Most of the precious metals miners have already published their third quarter's results. Due to low gold and silver prices, these results indicate that 2013 will not be a good year for the whole sector. Many miners have been forced to record significant impairment charges. One of the most spectacular examples is Barrick Gold Corp (NYSE:ABX), which suspended construction of the Pascua-Lama mine on the border of Chile and Argentina. In effect, for the nine months ended 30 September 2013, the company recorded $5,164 million of impairment charges for that project only (the total amount of impairments, including Pascua-Lama, is $9,345 million).
In that very hard economic environment many miners have to cut their expenses and limit spending. In this article I would like to focus on "General and Administrative Expenses" and "Exploration Expenses." The data are taken from the last quarter reports of seventeen various companies (for example Barrick Gold, GoldCorp (NYSE:GG), Agnico Eagle (NYSE:AEM), Newmont Mining (NYSE:NEM), Hecla Mining (NYSE:HL), Coeur Mining (NYSE:CDE), Fortuna Silver Mines (NYSE:FSM)). Due to a broad spectrum of the miners (big, medium and small ones) these data should be representative for the whole sector.
First, let us look at the exploration expenses. The chart below shows the exploration expenses incurred by the miners on a quarterly basis. To make these numbers comparable, in the years 2008 - 2012 I took the average quarterly exploration expenses (*).
source: Simple Digressions
* - exploration expenses capitalized are not included
As the chart shows, the exploration expenses, since their bottom in 2009, were steeply going up until 2012 when the companies incurred the expenses at the record amount of $409 million per quarter. Then, in 2013, the miners started to cut their expenses and now, in third quarter 2013, these expenditures are 39% lower than in 2012. I do not know whether this is the bottom in the exploration expenses but let me make one remark. The exploration activity seems to be the lagging indicator for the miners' stocks prices. The bottom of the previous cycle in stock prices was printed in October 2008 while the exploration expenses were still going lower into 2009. If the pattern repeats, we could have seen the bottom in the current stock prices cycle while the exploration expenditures have some room to go down even further.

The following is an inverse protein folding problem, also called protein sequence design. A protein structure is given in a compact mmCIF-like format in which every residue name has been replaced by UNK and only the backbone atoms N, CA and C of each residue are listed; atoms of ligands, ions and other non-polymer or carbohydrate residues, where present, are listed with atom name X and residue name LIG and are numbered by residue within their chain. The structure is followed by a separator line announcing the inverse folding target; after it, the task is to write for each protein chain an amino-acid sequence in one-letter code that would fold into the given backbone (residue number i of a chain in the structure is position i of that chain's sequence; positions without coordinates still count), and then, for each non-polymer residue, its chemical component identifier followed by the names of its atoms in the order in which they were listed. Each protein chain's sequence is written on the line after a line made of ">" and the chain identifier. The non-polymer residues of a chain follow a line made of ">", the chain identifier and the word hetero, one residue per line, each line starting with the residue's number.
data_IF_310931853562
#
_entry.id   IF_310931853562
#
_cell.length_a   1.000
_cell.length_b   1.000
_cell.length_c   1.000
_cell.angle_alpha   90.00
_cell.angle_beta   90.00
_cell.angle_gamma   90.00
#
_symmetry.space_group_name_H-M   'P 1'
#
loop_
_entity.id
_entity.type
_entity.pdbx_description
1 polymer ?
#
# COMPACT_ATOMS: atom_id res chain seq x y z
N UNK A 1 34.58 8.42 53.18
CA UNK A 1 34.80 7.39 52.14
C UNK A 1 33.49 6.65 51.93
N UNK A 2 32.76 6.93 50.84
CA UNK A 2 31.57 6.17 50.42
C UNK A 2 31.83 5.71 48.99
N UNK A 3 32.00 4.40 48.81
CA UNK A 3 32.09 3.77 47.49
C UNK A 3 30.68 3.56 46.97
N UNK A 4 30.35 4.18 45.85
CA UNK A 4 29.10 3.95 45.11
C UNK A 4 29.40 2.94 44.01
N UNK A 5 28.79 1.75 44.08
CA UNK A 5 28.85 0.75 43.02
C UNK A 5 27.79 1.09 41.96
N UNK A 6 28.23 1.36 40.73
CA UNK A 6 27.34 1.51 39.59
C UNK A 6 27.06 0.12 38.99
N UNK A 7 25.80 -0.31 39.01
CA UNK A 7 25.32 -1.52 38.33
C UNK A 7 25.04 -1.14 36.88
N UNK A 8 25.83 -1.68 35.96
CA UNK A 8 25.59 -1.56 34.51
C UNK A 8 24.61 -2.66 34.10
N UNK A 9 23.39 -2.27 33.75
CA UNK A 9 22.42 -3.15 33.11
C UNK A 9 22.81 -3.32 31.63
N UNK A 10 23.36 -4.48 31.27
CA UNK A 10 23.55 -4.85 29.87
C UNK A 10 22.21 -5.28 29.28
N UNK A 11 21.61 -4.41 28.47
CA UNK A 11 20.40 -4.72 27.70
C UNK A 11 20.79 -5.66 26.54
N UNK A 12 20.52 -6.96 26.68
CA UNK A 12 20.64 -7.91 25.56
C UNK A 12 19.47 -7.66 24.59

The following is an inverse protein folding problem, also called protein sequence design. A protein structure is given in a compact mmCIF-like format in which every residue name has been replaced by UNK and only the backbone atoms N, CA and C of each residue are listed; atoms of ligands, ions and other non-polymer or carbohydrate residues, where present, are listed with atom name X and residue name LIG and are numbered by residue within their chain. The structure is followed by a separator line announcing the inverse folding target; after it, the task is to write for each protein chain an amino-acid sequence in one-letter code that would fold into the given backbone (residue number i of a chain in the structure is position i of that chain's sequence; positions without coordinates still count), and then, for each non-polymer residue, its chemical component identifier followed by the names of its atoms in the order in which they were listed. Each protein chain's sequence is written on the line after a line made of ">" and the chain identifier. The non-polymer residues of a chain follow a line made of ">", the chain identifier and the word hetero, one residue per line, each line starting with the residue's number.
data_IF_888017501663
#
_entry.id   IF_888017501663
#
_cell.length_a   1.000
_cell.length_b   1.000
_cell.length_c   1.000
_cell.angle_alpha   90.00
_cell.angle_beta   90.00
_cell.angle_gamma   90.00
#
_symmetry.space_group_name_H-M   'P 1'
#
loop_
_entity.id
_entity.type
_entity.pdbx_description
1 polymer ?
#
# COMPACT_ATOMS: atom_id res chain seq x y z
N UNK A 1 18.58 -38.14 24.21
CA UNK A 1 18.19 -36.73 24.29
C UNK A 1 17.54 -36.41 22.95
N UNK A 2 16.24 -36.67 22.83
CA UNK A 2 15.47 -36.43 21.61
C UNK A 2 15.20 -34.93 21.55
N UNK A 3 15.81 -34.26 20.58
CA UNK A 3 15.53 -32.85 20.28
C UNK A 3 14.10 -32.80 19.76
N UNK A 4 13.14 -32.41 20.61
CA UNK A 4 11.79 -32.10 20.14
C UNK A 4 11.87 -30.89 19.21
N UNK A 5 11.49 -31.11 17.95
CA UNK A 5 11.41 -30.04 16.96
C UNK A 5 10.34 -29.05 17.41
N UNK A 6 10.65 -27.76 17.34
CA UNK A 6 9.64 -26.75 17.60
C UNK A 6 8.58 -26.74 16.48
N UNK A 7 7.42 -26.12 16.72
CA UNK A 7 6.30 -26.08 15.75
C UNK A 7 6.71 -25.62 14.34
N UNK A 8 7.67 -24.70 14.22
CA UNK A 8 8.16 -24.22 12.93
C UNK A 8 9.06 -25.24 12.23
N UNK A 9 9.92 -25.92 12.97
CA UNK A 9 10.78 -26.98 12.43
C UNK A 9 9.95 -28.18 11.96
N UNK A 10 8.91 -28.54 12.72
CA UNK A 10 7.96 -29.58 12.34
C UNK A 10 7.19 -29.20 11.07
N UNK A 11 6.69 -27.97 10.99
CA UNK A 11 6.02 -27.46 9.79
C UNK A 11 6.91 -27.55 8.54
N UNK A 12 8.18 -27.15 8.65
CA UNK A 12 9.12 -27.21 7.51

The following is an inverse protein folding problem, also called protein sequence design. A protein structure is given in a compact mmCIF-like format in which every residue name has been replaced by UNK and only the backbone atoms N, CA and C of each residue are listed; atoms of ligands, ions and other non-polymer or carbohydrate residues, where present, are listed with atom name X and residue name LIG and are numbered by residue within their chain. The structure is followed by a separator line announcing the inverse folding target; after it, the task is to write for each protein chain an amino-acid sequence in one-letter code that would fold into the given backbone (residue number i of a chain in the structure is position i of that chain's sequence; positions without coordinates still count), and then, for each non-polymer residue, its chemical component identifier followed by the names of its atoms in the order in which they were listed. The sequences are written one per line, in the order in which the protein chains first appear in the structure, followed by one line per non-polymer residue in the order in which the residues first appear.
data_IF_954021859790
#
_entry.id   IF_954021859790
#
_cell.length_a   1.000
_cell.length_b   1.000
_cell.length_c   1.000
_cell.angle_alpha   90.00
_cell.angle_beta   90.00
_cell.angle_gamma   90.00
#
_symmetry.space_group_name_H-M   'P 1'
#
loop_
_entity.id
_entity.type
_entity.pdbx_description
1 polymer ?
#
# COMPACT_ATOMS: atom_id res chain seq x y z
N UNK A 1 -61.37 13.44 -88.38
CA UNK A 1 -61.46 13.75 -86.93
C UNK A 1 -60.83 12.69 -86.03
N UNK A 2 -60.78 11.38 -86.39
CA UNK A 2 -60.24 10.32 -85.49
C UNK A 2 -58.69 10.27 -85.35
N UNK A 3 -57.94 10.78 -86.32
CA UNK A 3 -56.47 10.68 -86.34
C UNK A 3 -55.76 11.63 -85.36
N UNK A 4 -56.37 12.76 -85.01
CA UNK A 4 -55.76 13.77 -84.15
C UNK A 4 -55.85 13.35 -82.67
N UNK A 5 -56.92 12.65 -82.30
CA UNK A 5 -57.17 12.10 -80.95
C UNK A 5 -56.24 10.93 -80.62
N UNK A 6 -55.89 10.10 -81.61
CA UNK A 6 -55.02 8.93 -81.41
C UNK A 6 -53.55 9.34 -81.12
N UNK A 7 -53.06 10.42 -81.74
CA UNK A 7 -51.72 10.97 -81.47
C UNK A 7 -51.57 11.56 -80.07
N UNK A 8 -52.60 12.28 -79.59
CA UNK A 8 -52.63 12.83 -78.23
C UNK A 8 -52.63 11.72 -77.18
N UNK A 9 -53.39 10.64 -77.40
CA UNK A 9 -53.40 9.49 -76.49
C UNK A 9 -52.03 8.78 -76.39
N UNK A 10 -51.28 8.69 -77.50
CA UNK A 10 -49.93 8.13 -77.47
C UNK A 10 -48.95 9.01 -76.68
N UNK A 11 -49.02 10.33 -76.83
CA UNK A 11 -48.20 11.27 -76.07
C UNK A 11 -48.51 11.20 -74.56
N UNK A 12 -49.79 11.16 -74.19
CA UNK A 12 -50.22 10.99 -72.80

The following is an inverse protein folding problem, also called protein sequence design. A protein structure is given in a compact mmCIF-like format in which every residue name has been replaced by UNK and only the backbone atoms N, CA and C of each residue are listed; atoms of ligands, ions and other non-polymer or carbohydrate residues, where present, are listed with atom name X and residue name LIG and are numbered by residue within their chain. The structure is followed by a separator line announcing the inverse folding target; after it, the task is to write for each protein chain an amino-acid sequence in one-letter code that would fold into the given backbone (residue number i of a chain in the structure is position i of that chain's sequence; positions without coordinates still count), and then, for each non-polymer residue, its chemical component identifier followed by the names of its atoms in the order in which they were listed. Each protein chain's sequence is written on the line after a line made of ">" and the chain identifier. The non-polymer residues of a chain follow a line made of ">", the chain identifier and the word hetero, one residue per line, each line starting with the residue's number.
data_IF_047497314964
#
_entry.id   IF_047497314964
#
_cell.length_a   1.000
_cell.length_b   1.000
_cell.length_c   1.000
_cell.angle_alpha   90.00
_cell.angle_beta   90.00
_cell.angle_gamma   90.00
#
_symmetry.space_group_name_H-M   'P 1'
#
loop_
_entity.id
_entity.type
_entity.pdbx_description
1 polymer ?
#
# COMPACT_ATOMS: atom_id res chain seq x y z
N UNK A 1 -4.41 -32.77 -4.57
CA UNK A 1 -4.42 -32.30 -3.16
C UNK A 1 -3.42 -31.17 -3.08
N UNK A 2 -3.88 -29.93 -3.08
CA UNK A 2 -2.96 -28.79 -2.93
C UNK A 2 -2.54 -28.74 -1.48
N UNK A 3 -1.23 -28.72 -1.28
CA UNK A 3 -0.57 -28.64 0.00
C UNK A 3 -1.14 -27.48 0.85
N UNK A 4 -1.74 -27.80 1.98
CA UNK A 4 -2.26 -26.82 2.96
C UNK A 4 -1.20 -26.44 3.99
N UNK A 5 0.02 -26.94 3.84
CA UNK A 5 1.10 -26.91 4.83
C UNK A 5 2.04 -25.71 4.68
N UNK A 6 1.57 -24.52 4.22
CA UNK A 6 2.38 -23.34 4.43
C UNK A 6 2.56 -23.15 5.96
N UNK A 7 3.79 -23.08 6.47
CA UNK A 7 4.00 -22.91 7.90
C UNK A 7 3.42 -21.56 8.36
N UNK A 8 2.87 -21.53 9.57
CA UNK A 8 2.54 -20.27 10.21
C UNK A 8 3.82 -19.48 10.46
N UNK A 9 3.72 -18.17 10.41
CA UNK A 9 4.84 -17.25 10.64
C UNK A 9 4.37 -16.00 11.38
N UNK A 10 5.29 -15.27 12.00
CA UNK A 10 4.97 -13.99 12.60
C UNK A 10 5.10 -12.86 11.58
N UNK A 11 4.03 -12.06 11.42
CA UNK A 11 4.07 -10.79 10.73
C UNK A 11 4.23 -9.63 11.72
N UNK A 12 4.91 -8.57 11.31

Secondly, let us look at the general and administrative expenses. The chart below shows the numbers constructed in the same way as the exploration expenses.
source: Simple Digressions
As the chart shows, the top in G&A expenses was reached a little bit later than the top in the exploration expenses. The explanation of that fact needs further study but it seems that it is easier to cut the exploration expenses instead of laying the labor force off or cutting wages. If that is the truth, this is a big minus for the whole sector. Since first quarter 2013 G&A expenses have been in a moderate decline and now, at the end of the third quarter, G&A expenses are 12% lower than in the first quarter.
Due to relatively low gold and silver prices, the precious metals miners are cutting expenses and spending. The exploration and G&A expenses are the examples of this process. While cutting G&A expenses is generally positive for the miners, much lower exploration expenditures should be perceived as a very negative factor for the whole industry. When ore grades are lower than in the past and the chances for new big deposit discoveries are falling, the lower exploration activity is a big challenge for many miners. Probably some of them will fail and become the targets for more effective miners.
But on the other hand, what is bad for some miners could be beneficiary for gold and silver prices. Less exploration activity limits the supply of precious metals and puts a floor under the metals prices. And then, the most effective miners could be the big winners.
Disclosure: I have no positions in any stocks mentioned, and no plans to initiate any positions within the next 72 hours. I wrote this article myself, and it expresses my own opinions. I am not receiving compensation for it (other than from Seeking Alpha). I have no business relationship with any company whose stock is mentioned in this article.